On Friday, August 13, Senate Joint Resolution 1, “Relative to ratifying proposed Nineteenth Amendment to the United States Constitution,” was adopted by the Senate, 25 Ayes, 4 Noes, 2 PNV.

On Wednesday, August 18, Speaker of the House Seth Walker moved that SJR 1 be tabled; the motion failed 48 – 48.

SJR 1 was then concurred in by a vote of 50 Ayes, 46 Noes, and women throughout the United States gained the right to vote.

House Will Get First Crack at Haslam’s Medicaid Expansion Plan

It looks as if the Tennessee House of Representatives will take the lead on deliberations over Gov. Bill Haslam’s proposal to expand state Medicaid eligibility using federal Obamacare dollars.

The General Assembly is scheduled to go into an “extraordinary session” beginning Feb. 2 to approve or reject the Haslam administration’s “Insure Tennessee” plan, the centerpiece of which is a system of Affordable Care Act-financed vouchers for lower income residents to purchase private-sector health insurance.

The “vehicle” in the Legislature for discussing Insure Tennessee will likely be a “joint resolution” originating in the House that’ll be carried by the chamber’s GOP majority leader, Gerald McCormick of Chattanooga.

Before it gets to the full floor of the 99-member chamber, though, the joint resolution will have to win approval from several committees and subcommittees, among them the House Insurance and Banking Committee, the Health Committee, the Finance Committee and the Calendar and Rules Committee, a spokeswoman for Speaker Beth Harwell, R-Nashville, told TNReport.

McCormick indicated this week that the vote-count within the House GOP caucus appears very tight at present. There are 73 Republicans and 26 Democrats in the House. Fifty votes are required to pass a measure out of the chamber.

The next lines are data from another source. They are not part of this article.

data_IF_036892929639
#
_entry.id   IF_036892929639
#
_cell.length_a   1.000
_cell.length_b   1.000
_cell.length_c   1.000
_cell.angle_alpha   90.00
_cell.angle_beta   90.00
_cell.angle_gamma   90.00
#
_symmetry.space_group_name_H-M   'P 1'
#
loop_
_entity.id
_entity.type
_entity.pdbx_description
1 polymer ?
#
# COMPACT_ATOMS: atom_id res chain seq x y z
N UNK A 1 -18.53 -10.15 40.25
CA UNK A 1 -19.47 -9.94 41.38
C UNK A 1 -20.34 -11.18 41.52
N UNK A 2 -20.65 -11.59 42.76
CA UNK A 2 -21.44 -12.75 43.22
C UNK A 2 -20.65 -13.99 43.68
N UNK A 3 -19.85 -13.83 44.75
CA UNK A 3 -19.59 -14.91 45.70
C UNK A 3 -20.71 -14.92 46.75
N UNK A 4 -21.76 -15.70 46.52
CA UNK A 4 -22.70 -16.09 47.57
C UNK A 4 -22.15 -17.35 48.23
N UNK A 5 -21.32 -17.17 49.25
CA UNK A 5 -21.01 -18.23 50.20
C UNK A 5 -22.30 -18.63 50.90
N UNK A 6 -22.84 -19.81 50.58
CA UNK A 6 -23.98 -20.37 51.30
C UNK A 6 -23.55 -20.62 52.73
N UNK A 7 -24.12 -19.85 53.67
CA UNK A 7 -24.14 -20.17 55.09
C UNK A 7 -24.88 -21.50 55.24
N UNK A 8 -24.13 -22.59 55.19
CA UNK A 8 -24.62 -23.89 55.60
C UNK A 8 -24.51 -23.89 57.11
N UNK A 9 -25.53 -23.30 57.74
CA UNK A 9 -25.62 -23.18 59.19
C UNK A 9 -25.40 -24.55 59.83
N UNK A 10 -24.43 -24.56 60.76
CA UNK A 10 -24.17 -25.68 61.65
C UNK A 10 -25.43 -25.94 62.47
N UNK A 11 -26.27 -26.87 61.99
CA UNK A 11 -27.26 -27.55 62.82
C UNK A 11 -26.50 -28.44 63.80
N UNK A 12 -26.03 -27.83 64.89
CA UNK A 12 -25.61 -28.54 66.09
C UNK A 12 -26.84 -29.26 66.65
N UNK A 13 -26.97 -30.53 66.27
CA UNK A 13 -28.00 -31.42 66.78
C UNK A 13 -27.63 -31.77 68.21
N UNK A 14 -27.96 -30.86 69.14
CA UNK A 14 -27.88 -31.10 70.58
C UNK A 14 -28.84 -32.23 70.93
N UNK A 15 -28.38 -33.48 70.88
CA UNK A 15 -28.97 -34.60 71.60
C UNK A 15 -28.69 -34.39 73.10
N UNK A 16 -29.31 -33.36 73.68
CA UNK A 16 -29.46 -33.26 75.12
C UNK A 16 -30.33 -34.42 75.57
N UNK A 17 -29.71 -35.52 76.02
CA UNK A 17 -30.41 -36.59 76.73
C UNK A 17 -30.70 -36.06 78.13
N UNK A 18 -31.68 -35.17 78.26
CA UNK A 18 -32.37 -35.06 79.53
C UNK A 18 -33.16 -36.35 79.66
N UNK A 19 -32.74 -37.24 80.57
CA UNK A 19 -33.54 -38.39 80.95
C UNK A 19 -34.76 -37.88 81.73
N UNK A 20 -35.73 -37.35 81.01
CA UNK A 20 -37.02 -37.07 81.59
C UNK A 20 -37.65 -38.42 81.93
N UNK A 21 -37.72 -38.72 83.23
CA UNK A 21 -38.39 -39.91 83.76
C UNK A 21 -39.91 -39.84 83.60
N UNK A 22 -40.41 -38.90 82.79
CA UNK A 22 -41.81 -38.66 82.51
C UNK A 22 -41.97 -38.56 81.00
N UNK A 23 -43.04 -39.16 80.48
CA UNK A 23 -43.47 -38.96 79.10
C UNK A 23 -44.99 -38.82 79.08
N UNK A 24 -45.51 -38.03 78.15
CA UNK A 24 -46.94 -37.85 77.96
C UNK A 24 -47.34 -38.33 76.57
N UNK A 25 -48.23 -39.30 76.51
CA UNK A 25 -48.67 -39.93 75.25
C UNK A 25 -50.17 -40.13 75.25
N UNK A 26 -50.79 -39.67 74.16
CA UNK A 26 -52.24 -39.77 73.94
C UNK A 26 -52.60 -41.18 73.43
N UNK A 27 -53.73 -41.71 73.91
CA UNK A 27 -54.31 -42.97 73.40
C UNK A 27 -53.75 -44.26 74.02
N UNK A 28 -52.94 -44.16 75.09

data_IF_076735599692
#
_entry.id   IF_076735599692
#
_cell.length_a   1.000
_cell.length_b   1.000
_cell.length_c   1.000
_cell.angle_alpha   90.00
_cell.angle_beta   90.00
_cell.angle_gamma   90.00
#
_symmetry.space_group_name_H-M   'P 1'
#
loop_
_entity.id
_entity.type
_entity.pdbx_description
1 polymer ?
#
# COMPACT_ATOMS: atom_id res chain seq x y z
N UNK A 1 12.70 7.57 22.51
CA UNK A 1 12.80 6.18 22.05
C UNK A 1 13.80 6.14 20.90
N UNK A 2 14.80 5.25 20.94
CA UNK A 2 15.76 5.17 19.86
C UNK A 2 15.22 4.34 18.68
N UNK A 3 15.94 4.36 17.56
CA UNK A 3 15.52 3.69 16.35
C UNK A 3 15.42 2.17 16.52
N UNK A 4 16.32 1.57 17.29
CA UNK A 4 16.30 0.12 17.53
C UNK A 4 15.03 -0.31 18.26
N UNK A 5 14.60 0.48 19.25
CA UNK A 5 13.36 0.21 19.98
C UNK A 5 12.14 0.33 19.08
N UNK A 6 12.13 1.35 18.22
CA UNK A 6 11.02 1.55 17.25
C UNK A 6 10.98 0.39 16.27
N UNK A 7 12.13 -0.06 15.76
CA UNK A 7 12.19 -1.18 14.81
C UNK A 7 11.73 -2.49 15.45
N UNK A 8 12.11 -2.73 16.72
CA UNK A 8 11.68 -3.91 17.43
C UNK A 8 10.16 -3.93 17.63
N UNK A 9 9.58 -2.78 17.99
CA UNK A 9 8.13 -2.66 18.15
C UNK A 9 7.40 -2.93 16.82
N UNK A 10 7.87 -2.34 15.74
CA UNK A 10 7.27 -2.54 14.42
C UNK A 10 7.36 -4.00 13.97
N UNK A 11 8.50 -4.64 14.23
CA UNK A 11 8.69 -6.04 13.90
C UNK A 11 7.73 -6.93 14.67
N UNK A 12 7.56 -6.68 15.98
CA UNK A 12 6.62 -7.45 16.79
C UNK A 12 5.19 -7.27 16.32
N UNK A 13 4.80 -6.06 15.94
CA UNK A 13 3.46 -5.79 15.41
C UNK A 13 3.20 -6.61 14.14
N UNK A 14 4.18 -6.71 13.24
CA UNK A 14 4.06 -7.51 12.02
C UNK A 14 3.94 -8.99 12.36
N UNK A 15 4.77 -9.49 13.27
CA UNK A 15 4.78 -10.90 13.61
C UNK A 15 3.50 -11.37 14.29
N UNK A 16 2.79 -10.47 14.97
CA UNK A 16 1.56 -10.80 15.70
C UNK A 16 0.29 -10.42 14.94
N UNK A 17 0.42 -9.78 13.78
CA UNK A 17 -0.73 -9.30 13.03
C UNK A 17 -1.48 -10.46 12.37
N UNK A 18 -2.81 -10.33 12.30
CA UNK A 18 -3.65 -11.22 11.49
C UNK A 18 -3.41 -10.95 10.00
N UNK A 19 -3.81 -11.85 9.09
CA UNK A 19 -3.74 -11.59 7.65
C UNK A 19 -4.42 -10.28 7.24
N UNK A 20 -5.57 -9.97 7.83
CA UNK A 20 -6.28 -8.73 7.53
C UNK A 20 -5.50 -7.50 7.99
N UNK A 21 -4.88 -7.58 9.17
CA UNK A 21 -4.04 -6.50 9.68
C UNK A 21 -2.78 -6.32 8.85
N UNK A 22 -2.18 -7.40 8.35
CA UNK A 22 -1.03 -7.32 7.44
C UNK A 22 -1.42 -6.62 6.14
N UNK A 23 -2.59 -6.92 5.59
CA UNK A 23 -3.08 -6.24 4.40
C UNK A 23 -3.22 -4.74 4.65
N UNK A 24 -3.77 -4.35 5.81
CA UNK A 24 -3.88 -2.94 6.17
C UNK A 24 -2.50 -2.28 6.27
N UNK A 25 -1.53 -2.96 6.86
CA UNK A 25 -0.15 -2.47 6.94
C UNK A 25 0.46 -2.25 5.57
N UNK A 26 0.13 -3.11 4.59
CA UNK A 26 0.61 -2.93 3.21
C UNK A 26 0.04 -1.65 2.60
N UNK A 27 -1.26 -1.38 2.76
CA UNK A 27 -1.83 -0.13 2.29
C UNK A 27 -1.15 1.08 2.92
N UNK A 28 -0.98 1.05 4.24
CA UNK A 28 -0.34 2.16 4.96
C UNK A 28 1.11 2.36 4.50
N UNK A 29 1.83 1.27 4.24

Although the Senate will likely hold hearings and discussions about Insure Tennessee while the resolution is working its way through the House, upper-chamber Republican leaders said Senate committee-votes won’t be taken until after — and only if — the resolution clears the House.

“If it fails in the first House sub(committee), we’re done,” Lt. Gov. Ron Ramsey, R-Blountville, who presides over the Senate, told majority-party lawmakers during a caucus meeting Thursday afternoon.

Both Ramsey and Senate Majority Leader Mark Norris estimate that as many as three-quarters of their caucus remains undecided on the Haslam plan. Among them are Jack Johnson of Franklin and Randy McNally of Oak Ridge, who chair powerful committees that will likely handle the resolution.

Republicans outnumber Democrats in the Senate by a tally of 28-5. It takes 17 votes to pass a measure in the Senate.

“We have members who are outspokenly opposed to the proposal,” Norris said at the Senate GOP caucus gathering. “There are other members here supportive of it. But most members are just in the middle with open minds.”

Norris, who has himself voiced reservations about Haslam’s plan, said he’s hopeful there’s a full and robust discussion about all facets of the proposal. He described Insure Tennessee as “very complicated” in the way it touches on numerous aspects of state and federal law, the Internal Revenue Code and previous developments in the history of TennCare, the state’s program for administering the federal Medicaid system.